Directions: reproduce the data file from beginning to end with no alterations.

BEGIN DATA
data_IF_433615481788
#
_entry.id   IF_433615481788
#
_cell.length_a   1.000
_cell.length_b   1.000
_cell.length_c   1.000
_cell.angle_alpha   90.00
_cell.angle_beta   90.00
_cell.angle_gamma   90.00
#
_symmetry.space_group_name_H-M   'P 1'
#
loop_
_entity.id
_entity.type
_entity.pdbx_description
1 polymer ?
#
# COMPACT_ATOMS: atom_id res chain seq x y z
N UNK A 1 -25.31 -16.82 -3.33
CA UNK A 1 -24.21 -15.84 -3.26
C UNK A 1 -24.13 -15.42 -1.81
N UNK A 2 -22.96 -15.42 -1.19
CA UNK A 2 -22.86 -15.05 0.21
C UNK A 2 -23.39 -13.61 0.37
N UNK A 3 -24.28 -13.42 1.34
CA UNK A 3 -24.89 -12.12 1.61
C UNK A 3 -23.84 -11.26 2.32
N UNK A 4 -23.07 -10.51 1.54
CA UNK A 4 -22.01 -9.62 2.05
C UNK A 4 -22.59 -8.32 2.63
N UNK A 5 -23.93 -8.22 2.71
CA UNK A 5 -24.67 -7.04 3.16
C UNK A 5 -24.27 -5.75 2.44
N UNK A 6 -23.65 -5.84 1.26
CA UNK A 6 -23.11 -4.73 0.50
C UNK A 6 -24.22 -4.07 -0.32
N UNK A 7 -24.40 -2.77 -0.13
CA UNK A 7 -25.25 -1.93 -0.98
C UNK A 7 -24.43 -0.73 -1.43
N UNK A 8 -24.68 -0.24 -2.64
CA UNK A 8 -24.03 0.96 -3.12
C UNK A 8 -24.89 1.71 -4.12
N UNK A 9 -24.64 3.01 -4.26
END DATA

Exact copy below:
data_IF_433615481788
#
_entry.id   IF_433615481788
#
_cell.length_a   1.000
_cell.length_b   1.000
_cell.length_c   1.000
_cell.angle_alpha   90.00
_cell.angle_beta   90.00
_cell.angle_gamma   90.00
#
_symmetry.space_group_name_H-M   'P 1'
#
loop_
_entity.id
_entity.type
_entity.pdbx_description
1 polymer ?
#
# COMPACT_ATOMS: atom_id res chain seq x y z
N UNK A 1 -25.31 -16.82 -3.33
CA UNK A 1 -24.21 -15.84 -3.26
C UNK A 1 -24.13 -15.42 -1.81
N UNK A 2 -22.96 -15.42 -1.19
CA UNK A 2 -22.86 -15.05 0.21
C UNK A 2 -23.39 -13.61 0.37
N UNK A 3 -24.28 -13.42 1.34
CA UNK A 3 -24.89 -12.12 1.61
C UNK A 3 -23.84 -11.26 2.32
N UNK A 4 -23.07 -10.51 1.54
CA UNK A 4 -22.01 -9.62 2.05
C UNK A 4 -22.59 -8.32 2.63
N UNK A 5 -23.93 -8.22 2.71
CA UNK A 5 -24.67 -7.04 3.16
C UNK A 5 -24.27 -5.75 2.44
N UNK A 6 -23.65 -5.84 1.26
CA UNK A 6 -23.11 -4.73 0.50
C UNK A 6 -24.22 -4.07 -0.32
N UNK A 7 -24.40 -2.77 -0.13
CA UNK A 7 -25.25 -1.93 -0.98
C UNK A 7 -24.43 -0.73 -1.43
N UNK A 8 -24.68 -0.24 -2.64
CA UNK A 8 -24.03 0.96 -3.12
C UNK A 8 -24.89 1.71 -4.12
N UNK A 9 -24.64 3.01 -4.26